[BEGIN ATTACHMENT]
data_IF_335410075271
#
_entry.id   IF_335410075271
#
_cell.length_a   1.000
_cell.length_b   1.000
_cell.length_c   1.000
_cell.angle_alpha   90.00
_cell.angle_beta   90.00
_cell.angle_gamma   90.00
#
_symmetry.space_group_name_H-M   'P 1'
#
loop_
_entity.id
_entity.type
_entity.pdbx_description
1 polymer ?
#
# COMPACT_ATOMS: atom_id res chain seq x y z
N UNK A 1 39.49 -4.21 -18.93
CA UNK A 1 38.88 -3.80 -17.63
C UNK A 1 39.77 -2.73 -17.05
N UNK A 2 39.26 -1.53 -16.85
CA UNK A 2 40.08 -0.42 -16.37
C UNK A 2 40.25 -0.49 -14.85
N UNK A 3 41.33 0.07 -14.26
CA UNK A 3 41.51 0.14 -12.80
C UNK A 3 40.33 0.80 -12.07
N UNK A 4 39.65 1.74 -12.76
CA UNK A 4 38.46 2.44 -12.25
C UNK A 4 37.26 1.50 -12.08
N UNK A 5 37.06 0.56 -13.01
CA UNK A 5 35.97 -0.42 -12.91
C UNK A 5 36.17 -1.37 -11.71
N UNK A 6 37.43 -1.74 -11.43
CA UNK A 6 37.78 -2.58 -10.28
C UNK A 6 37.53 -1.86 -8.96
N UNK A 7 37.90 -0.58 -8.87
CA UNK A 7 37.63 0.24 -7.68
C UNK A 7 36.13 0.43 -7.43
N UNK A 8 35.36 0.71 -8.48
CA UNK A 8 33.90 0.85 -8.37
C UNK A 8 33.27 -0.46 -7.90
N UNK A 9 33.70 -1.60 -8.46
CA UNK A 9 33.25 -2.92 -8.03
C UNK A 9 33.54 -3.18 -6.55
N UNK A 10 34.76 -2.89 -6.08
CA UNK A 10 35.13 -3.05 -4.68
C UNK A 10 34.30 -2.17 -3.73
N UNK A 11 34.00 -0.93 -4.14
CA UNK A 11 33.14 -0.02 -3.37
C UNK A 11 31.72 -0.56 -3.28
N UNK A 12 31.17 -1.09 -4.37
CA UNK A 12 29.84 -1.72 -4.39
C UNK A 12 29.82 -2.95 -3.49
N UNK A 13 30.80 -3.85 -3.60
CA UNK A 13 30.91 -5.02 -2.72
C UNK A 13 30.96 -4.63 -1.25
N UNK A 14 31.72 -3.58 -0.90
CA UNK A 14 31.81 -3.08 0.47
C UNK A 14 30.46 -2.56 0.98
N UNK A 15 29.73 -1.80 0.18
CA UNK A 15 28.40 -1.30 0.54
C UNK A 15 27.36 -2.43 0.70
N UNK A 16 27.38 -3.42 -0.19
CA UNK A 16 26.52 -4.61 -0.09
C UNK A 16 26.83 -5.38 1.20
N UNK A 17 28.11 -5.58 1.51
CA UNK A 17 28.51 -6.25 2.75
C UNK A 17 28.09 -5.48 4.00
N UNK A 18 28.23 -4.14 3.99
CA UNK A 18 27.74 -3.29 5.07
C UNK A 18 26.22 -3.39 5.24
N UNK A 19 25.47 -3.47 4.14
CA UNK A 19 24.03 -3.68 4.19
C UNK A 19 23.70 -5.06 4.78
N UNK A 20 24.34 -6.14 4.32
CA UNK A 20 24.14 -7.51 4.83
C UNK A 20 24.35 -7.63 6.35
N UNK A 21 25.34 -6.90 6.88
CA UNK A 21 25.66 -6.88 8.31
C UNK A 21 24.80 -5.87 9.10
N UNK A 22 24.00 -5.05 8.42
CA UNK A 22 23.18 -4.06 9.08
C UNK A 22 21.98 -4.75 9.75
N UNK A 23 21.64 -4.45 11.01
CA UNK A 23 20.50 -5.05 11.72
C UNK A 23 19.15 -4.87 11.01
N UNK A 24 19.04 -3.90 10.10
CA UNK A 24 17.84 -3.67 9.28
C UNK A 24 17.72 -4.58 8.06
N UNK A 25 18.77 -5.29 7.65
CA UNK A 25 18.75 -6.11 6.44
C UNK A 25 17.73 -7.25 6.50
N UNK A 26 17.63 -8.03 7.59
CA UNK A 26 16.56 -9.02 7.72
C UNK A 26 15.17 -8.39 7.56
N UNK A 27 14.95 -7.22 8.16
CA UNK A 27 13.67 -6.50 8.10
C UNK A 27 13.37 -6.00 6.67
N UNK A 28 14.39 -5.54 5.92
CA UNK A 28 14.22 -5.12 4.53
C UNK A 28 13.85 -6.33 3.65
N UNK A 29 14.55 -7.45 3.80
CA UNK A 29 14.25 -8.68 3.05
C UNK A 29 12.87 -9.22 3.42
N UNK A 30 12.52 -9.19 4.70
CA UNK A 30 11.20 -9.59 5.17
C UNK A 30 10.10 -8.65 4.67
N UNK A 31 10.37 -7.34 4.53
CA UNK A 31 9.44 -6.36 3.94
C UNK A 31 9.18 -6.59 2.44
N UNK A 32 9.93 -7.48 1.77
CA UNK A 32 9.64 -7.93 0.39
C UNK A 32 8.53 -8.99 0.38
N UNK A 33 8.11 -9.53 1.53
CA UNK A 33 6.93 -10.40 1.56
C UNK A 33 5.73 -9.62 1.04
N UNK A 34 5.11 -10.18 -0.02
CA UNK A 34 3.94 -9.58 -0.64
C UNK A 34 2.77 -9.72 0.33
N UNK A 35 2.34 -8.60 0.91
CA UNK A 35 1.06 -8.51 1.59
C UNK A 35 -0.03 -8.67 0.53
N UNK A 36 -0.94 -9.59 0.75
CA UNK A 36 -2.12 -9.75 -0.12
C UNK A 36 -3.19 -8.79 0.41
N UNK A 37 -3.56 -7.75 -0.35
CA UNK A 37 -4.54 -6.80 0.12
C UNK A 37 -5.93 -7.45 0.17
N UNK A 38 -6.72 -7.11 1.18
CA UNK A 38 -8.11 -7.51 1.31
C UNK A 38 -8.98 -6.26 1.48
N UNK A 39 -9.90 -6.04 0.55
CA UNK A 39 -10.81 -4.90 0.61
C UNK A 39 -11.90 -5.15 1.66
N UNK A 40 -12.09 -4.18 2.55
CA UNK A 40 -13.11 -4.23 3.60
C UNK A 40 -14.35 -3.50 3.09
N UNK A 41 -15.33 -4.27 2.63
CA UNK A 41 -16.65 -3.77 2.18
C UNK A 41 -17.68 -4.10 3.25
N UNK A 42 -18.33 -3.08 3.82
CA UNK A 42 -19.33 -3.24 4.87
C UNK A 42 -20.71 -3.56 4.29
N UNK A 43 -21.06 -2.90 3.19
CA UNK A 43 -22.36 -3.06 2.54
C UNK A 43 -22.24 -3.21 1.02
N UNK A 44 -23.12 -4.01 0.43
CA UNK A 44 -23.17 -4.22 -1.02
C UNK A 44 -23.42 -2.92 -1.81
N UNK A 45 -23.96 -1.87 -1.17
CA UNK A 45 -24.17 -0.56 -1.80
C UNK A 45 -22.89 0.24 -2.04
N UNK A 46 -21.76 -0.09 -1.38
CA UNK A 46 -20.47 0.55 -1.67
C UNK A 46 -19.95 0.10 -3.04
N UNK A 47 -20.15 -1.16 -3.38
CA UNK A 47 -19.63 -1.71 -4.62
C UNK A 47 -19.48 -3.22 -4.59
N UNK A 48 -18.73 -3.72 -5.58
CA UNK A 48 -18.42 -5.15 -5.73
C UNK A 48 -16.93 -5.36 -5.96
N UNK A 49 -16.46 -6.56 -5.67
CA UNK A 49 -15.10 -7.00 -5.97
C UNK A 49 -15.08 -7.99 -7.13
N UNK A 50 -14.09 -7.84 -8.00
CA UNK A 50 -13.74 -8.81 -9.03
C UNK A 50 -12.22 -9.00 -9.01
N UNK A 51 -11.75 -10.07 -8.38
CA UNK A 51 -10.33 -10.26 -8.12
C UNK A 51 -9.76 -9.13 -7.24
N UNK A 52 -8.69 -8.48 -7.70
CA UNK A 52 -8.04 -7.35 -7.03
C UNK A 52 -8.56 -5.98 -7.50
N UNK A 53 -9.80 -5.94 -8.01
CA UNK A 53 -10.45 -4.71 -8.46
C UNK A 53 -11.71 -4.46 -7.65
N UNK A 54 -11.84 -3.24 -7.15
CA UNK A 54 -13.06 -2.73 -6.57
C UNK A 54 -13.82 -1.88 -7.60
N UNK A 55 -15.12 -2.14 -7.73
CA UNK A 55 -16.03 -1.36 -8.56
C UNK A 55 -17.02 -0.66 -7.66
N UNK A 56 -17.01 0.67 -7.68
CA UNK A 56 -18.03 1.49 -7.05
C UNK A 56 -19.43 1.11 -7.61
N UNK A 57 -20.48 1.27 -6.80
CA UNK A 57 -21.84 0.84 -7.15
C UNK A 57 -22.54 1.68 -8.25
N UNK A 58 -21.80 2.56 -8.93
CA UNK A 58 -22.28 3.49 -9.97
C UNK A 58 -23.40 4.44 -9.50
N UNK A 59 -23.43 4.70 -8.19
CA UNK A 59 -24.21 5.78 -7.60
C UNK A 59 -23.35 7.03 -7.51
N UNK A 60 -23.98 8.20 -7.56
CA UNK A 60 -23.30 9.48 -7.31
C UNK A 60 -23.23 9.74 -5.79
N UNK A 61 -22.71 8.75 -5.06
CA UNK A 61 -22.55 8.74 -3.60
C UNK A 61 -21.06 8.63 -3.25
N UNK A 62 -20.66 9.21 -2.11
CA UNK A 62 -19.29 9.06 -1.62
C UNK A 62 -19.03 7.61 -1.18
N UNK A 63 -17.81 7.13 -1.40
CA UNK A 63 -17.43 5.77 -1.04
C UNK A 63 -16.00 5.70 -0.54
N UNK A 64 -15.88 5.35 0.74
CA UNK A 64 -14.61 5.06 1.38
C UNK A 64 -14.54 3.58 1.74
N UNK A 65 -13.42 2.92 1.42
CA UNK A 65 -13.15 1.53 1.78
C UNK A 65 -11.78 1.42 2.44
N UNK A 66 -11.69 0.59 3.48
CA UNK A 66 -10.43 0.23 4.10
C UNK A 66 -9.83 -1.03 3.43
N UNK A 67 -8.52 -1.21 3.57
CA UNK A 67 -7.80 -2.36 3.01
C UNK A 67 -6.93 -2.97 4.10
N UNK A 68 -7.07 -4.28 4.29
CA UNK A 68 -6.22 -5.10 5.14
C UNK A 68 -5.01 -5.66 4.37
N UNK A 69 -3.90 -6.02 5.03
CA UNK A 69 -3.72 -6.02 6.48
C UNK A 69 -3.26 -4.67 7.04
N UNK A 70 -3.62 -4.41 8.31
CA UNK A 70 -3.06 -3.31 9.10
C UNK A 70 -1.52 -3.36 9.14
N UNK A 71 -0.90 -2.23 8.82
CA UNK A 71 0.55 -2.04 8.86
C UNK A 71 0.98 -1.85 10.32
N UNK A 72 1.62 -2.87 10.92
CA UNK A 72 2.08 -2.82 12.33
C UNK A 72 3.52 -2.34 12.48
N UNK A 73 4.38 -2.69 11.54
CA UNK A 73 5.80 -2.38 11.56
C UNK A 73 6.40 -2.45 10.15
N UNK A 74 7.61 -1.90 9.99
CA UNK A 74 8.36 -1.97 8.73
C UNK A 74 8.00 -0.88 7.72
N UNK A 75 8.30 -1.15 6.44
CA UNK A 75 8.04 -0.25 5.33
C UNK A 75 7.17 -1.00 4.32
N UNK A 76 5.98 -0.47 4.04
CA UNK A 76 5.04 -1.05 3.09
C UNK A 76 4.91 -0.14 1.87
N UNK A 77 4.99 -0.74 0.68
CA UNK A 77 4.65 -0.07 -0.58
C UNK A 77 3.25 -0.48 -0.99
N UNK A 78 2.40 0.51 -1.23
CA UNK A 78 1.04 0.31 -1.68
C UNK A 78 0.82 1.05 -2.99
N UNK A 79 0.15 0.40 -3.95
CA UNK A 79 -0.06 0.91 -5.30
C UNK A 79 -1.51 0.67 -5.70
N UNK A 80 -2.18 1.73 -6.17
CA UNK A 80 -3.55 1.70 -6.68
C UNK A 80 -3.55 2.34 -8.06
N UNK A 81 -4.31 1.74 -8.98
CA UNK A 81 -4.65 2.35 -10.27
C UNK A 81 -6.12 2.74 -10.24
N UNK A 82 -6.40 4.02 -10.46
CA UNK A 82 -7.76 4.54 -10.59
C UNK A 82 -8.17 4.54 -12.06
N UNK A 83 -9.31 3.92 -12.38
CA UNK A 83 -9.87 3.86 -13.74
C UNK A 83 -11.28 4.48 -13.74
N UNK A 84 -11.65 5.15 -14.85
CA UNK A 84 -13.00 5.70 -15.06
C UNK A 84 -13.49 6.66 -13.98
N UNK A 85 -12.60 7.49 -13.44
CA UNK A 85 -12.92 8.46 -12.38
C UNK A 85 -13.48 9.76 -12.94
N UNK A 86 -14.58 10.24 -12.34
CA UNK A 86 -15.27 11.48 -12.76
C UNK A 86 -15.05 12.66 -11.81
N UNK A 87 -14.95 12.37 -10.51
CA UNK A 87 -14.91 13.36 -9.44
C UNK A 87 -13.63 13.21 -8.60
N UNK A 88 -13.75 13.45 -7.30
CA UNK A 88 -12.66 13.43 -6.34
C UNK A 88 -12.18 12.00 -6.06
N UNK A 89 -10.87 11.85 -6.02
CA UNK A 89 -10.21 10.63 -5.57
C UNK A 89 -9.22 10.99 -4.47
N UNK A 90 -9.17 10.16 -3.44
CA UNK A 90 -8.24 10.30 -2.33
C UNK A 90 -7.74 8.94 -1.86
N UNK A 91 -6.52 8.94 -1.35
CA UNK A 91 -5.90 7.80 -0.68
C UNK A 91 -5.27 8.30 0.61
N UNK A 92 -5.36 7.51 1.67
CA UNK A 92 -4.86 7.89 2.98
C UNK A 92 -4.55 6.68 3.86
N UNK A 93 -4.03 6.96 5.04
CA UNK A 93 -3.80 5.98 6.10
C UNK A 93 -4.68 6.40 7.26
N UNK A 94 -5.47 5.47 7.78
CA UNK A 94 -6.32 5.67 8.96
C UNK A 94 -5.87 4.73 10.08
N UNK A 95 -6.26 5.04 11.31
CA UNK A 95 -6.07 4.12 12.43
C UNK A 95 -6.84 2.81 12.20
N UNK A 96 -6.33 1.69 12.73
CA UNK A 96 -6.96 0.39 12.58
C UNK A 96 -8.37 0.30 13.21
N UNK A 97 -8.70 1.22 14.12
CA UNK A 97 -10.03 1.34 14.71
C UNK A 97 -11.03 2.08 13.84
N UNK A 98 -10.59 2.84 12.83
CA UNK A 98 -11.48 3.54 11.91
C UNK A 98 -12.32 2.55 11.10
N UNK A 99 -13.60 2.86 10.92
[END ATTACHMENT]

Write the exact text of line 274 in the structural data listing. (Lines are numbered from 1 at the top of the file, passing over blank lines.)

CA UNK A 85 -12.92 8.46 -12.38